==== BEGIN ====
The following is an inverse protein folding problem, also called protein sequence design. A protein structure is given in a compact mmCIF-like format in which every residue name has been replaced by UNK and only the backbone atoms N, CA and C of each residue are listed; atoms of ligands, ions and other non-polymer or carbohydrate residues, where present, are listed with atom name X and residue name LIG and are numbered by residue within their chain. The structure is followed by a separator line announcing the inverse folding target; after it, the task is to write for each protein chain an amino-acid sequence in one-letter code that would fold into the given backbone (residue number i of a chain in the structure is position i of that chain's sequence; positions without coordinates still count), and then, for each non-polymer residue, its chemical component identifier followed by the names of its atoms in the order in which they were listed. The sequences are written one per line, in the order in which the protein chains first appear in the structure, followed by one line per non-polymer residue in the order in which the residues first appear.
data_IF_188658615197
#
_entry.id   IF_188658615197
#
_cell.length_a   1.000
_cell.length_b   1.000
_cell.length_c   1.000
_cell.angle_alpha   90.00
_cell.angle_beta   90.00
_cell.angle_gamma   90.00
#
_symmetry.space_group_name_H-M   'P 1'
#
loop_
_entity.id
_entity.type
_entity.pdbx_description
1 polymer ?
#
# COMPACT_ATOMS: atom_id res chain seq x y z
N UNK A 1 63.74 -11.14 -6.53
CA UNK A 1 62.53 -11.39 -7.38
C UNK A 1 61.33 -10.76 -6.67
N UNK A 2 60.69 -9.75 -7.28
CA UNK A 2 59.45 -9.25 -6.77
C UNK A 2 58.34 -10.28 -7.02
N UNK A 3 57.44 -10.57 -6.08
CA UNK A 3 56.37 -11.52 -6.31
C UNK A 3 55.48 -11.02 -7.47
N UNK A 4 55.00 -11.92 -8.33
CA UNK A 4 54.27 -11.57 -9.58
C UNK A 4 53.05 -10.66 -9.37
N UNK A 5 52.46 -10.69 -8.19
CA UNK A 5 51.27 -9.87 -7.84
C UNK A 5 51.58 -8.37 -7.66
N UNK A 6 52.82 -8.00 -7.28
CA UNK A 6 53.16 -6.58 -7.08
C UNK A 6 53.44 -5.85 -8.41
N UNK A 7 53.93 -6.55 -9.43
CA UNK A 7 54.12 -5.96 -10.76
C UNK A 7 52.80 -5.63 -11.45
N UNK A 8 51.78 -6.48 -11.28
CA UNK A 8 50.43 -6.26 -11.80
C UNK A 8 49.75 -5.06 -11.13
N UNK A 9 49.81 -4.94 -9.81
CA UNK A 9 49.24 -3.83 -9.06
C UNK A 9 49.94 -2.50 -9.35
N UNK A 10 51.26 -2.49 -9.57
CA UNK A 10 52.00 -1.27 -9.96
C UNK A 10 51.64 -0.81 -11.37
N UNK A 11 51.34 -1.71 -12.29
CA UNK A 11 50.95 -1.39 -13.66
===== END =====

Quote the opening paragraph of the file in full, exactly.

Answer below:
The following is an inverse protein folding problem, also called protein sequence design. A protein structure is given in a compact mmCIF-like format in which every residue name has been replaced by UNK and only the backbone atoms N, CA and C of each residue are listed; atoms of ligands, ions and other non-polymer or carbohydrate residues, where present, are listed with atom name X and residue name LIG and are numbered by residue within their chain. The structure is followed by a separator line announcing the inverse folding target; after it, the task is to write for each protein chain an amino-acid sequence in one-letter code that would fold into the given backbone (residue number i of a chain in the structure is position i of that chain's sequence; positions without coordinates still count), and then, for each non-polymer residue, its chemical component identifier followed by the names of its atoms in the order in which they were listed. The sequences are written one per line, in the order in which the protein chains first appear in the structure, followed by one line per non-polymer residue in the order in which the residues first appear.